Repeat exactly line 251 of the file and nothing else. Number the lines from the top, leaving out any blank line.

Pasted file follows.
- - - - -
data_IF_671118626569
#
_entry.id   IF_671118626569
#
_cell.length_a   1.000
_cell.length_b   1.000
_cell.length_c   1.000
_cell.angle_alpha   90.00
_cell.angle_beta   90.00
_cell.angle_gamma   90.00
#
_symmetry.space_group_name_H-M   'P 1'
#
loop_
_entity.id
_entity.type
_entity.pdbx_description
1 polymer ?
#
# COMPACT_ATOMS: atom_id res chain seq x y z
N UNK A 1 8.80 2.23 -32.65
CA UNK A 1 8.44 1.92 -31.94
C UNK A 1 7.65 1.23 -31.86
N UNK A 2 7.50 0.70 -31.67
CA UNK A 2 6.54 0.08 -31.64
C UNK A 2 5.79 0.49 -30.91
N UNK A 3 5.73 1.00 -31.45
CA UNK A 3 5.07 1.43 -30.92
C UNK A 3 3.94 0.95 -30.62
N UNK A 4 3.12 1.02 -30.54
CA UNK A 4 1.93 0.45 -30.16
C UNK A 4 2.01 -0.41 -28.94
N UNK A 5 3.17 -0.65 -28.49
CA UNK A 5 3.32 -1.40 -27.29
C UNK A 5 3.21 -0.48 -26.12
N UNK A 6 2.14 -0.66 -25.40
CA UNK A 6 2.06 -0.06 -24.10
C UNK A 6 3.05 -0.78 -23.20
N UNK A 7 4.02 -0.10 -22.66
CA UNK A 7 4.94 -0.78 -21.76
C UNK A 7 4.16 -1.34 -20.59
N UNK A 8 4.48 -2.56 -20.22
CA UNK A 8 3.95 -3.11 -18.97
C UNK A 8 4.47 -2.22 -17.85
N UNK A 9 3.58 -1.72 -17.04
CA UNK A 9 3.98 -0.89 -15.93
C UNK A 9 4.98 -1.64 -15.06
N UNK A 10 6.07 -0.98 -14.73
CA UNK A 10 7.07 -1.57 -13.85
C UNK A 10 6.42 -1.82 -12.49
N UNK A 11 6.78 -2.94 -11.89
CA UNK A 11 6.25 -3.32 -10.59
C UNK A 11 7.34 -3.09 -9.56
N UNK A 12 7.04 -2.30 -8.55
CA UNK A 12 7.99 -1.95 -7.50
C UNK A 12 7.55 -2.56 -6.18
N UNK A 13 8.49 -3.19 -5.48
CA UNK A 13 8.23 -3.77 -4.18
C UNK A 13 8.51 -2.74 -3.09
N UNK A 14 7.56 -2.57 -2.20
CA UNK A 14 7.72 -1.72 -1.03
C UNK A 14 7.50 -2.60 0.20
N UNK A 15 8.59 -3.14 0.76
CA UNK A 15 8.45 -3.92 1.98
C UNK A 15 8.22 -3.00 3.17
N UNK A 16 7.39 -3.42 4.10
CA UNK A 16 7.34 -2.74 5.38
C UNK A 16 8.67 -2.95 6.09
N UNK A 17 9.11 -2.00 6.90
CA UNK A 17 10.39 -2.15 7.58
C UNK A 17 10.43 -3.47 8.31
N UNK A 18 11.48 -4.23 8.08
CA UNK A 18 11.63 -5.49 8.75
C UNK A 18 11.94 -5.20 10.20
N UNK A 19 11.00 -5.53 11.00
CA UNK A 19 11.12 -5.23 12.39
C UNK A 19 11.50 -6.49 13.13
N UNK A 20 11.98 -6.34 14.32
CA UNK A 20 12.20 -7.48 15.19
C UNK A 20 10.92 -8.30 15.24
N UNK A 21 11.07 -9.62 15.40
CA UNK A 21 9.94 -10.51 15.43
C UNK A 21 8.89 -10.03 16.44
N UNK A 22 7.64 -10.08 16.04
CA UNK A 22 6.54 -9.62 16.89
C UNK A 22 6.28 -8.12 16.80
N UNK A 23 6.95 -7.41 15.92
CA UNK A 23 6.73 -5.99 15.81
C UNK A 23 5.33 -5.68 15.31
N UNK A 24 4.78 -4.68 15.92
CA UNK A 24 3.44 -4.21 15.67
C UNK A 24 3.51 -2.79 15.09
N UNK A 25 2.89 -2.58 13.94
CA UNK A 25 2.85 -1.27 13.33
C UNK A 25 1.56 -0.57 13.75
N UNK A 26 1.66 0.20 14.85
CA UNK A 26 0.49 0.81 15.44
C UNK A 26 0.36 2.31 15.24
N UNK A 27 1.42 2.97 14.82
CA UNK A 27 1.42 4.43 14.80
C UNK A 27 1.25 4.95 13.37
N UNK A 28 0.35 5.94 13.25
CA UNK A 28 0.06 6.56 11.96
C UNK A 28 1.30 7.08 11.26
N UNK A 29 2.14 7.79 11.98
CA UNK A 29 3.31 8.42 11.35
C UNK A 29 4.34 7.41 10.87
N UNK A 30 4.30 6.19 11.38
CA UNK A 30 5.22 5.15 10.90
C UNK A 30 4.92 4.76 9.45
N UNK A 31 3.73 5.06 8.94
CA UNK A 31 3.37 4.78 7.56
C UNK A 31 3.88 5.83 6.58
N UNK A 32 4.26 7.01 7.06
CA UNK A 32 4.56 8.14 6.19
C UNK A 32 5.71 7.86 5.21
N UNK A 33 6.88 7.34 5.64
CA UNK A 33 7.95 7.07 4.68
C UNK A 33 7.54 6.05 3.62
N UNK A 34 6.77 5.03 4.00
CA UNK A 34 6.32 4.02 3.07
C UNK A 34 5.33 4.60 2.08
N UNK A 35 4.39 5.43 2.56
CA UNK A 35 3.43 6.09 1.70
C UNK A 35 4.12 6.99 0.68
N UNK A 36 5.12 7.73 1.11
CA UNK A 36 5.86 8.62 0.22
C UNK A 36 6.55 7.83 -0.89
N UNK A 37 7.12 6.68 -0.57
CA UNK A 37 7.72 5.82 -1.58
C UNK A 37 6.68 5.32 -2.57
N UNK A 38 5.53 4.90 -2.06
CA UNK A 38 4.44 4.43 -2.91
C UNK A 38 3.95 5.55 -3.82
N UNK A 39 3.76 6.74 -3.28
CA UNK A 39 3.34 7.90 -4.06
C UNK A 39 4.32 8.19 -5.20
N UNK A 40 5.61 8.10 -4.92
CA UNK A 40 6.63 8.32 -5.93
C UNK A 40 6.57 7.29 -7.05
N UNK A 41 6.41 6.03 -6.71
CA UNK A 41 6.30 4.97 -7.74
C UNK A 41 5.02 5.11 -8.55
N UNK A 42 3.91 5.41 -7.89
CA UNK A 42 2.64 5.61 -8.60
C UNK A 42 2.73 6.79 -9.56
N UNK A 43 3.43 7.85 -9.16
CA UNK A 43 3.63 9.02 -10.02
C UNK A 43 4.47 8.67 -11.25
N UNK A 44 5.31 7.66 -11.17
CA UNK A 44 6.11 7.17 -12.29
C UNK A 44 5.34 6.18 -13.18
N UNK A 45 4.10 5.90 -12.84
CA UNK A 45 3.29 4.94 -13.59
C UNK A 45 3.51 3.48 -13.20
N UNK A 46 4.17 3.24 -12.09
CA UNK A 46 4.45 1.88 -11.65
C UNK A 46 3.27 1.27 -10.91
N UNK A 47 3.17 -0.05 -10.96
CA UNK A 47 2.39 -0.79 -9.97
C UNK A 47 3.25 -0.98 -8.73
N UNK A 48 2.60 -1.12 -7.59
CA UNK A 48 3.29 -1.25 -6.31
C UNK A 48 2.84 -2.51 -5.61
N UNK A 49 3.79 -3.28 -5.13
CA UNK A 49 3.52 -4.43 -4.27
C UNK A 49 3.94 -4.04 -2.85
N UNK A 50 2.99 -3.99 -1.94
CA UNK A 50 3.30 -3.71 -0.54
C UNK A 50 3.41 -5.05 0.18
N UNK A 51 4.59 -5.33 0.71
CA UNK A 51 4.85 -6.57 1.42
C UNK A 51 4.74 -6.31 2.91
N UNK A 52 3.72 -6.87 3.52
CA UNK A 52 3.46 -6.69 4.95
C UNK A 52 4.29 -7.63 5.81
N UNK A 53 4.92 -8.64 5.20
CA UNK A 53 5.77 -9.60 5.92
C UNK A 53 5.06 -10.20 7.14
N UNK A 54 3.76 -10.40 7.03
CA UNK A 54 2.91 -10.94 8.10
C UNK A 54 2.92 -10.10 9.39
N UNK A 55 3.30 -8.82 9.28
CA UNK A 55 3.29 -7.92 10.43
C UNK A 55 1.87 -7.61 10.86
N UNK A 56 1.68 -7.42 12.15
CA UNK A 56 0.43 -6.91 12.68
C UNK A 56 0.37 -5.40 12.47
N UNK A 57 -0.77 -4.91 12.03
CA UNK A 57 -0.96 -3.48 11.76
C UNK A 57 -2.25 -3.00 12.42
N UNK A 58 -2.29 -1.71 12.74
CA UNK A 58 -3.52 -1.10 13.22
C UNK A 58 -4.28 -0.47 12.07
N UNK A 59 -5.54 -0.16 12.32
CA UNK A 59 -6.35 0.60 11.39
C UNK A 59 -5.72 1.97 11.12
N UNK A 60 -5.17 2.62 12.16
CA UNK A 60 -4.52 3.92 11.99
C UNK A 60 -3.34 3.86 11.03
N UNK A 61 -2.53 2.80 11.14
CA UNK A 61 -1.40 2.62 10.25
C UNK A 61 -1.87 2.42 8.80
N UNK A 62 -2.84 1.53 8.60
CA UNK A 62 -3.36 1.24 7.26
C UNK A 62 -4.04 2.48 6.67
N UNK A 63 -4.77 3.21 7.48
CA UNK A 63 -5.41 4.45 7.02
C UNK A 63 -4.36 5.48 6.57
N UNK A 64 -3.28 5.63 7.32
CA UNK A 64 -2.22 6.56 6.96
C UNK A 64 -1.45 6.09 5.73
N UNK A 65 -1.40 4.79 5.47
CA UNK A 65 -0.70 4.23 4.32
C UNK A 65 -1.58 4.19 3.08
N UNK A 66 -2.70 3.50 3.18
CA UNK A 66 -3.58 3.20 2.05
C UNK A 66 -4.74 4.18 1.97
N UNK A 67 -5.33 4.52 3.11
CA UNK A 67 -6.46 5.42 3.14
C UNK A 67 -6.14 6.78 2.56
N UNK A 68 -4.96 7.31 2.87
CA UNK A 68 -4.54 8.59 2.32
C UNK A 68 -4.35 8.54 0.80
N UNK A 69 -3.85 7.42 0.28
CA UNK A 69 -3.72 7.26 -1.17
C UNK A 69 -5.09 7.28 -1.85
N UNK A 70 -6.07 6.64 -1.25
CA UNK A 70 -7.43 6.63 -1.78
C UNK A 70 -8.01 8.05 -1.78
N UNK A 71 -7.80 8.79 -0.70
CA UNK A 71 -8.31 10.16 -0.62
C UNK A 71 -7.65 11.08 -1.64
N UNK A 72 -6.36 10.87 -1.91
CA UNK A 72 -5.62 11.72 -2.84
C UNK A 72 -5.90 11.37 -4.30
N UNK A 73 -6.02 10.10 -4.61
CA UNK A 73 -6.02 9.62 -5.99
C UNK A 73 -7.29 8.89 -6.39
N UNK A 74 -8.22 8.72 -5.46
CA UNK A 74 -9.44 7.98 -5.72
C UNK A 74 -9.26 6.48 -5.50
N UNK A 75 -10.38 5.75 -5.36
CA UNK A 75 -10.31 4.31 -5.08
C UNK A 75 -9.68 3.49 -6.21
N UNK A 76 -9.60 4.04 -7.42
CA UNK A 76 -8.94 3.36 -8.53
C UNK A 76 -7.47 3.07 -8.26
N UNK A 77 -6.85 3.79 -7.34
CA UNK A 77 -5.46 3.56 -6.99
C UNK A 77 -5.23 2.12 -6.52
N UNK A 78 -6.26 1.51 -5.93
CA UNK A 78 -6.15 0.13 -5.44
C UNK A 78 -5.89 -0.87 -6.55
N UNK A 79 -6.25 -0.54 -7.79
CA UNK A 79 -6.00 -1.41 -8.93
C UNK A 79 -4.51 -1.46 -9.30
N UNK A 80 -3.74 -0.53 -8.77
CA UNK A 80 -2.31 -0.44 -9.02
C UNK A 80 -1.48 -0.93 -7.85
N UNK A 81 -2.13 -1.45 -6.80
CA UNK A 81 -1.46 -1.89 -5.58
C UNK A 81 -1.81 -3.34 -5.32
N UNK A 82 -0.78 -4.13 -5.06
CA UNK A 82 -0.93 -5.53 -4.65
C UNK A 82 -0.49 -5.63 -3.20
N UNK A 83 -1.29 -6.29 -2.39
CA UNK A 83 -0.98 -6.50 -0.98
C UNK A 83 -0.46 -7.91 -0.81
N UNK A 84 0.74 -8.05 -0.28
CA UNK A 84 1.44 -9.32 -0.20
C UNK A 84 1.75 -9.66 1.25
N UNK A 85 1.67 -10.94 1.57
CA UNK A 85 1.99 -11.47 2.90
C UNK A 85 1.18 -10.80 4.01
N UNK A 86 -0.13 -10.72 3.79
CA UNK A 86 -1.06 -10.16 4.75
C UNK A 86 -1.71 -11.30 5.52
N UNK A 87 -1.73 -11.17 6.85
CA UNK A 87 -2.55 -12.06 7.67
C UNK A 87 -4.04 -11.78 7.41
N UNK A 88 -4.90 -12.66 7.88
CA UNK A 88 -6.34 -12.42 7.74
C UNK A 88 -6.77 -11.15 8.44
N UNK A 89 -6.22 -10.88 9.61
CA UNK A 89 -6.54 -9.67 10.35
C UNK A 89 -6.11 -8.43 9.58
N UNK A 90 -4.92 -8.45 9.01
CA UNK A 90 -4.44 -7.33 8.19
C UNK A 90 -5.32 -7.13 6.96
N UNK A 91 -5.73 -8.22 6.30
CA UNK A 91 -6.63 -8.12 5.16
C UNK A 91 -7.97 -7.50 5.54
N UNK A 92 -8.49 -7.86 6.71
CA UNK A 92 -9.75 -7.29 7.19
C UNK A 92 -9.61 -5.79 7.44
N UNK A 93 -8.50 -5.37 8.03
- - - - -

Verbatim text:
C UNK A 77 -5.23 2.12 -6.52